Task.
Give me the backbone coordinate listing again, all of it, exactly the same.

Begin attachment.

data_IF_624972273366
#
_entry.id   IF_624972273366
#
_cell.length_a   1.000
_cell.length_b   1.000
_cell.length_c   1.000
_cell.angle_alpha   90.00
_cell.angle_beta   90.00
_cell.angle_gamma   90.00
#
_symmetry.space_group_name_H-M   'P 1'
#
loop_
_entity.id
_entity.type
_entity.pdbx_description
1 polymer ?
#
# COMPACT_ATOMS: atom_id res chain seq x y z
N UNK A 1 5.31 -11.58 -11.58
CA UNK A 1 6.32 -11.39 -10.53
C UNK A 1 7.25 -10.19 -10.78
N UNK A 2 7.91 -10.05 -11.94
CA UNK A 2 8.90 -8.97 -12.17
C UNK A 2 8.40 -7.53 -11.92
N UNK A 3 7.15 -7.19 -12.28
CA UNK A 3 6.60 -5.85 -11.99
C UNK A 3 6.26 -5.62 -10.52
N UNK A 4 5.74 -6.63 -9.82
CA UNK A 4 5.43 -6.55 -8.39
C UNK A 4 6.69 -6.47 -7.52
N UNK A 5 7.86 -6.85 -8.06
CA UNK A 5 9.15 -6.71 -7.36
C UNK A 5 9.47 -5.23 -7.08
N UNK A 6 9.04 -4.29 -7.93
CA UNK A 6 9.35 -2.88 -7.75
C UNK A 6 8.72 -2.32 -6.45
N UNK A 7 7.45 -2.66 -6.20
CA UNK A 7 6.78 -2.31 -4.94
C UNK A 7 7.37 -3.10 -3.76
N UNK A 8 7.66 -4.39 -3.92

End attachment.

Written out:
data_IF_624972273366
#
_entry.id   IF_624972273366
#
_cell.length_a   1.000
_cell.length_b   1.000
_cell.length_c   1.000
_cell.angle_alpha   90.00
_cell.angle_beta   90.00
_cell.angle_gamma   90.00
#
_symmetry.space_group_name_H-M   'P 1'
#
loop_
_entity.id
_entity.type
_entity.pdbx_description
1 polymer ?
#
# COMPACT_ATOMS: atom_id res chain seq x y z
N UNK A 1 5.31 -11.58 -11.58
CA UNK A 1 6.32 -11.39 -10.53
C UNK A 1 7.25 -10.19 -10.78
N UNK A 2 7.91 -10.05 -11.94
CA UNK A 2 8.90 -8.97 -12.17
C UNK A 2 8.40 -7.53 -11.92
N UNK A 3 7.15 -7.19 -12.28
CA UNK A 3 6.60 -5.85 -11.99
C UNK A 3 6.26 -5.62 -10.52
N UNK A 4 5.74 -6.63 -9.82
CA UNK A 4 5.43 -6.55 -8.39
C UNK A 4 6.69 -6.47 -7.52
N UNK A 5 7.86 -6.85 -8.06
CA UNK A 5 9.15 -6.71 -7.36
C UNK A 5 9.47 -5.23 -7.08
N UNK A 6 9.04 -4.29 -7.93
CA UNK A 6 9.35 -2.88 -7.75
C UNK A 6 8.72 -2.32 -6.45
N UNK A 7 7.45 -2.66 -6.20
CA UNK A 7 6.78 -2.31 -4.94
C UNK A 7 7.37 -3.10 -3.76
N UNK A 8 7.66 -4.39 -3.92